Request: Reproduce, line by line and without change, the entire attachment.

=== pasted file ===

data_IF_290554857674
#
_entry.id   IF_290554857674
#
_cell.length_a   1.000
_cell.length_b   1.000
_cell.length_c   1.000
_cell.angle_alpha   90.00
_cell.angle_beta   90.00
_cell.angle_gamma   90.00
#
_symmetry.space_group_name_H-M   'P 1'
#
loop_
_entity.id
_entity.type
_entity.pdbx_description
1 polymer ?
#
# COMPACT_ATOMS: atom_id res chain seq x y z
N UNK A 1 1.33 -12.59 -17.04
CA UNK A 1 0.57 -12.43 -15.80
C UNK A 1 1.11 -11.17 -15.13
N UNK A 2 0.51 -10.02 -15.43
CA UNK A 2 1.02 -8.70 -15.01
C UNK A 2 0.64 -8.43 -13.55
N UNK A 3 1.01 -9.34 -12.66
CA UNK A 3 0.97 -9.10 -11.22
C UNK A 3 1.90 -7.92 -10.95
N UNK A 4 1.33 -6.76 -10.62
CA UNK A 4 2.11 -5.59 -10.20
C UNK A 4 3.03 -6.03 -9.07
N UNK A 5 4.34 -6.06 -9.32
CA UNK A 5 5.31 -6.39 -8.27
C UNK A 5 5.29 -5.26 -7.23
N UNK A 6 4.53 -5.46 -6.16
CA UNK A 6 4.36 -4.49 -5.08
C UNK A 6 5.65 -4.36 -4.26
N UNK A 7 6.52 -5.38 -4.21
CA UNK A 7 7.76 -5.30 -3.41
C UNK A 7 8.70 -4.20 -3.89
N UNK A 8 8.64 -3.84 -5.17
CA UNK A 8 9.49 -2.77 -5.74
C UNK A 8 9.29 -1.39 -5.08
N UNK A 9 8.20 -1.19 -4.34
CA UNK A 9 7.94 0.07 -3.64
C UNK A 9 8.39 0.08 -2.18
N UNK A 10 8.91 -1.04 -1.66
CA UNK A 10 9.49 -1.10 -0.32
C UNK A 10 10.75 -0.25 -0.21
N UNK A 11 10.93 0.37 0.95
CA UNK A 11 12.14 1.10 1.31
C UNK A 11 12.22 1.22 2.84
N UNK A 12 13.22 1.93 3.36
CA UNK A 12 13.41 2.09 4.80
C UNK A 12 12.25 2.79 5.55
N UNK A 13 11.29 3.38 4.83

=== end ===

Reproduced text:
data_IF_290554857674
#
_entry.id   IF_290554857674
#
_cell.length_a   1.000
_cell.length_b   1.000
_cell.length_c   1.000
_cell.angle_alpha   90.00
_cell.angle_beta   90.00
_cell.angle_gamma   90.00
#
_symmetry.space_group_name_H-M   'P 1'
#
loop_
_entity.id
_entity.type
_entity.pdbx_description
1 polymer ?
#
# COMPACT_ATOMS: atom_id res chain seq x y z
N UNK A 1 1.33 -12.59 -17.04
CA UNK A 1 0.57 -12.43 -15.80
C UNK A 1 1.11 -11.17 -15.13
N UNK A 2 0.51 -10.02 -15.43
CA UNK A 2 1.02 -8.70 -15.01
C UNK A 2 0.64 -8.43 -13.55
N UNK A 3 1.01 -9.34 -12.66
CA UNK A 3 0.97 -9.10 -11.22
C UNK A 3 1.90 -7.92 -10.95
N UNK A 4 1.33 -6.76 -10.62
CA UNK A 4 2.11 -5.59 -10.20
C UNK A 4 3.03 -6.03 -9.07
N UNK A 5 4.34 -6.06 -9.32
CA UNK A 5 5.31 -6.39 -8.27
C UNK A 5 5.29 -5.26 -7.23
N UNK A 6 4.53 -5.46 -6.16
CA UNK A 6 4.36 -4.49 -5.08
C UNK A 6 5.65 -4.36 -4.26
N UNK A 7 6.52 -5.38 -4.21
CA UNK A 7 7.76 -5.30 -3.41
C UNK A 7 8.70 -4.20 -3.89
N UNK A 8 8.64 -3.84 -5.17
CA UNK A 8 9.49 -2.77 -5.74
C UNK A 8 9.29 -1.39 -5.08
N UNK A 9 8.20 -1.19 -4.34
CA UNK A 9 7.94 0.07 -3.64
C UNK A 9 8.39 0.08 -2.18
N UNK A 10 8.91 -1.04 -1.66
CA UNK A 10 9.49 -1.10 -0.32
C UNK A 10 10.75 -0.25 -0.21
N UNK A 11 10.93 0.37 0.95
CA UNK A 11 12.14 1.10 1.31
C UNK A 11 12.22 1.22 2.84
N UNK A 12 13.22 1.93 3.36
CA UNK A 12 13.41 2.09 4.80
C UNK A 12 12.25 2.79 5.55
N UNK A 13 11.29 3.38 4.83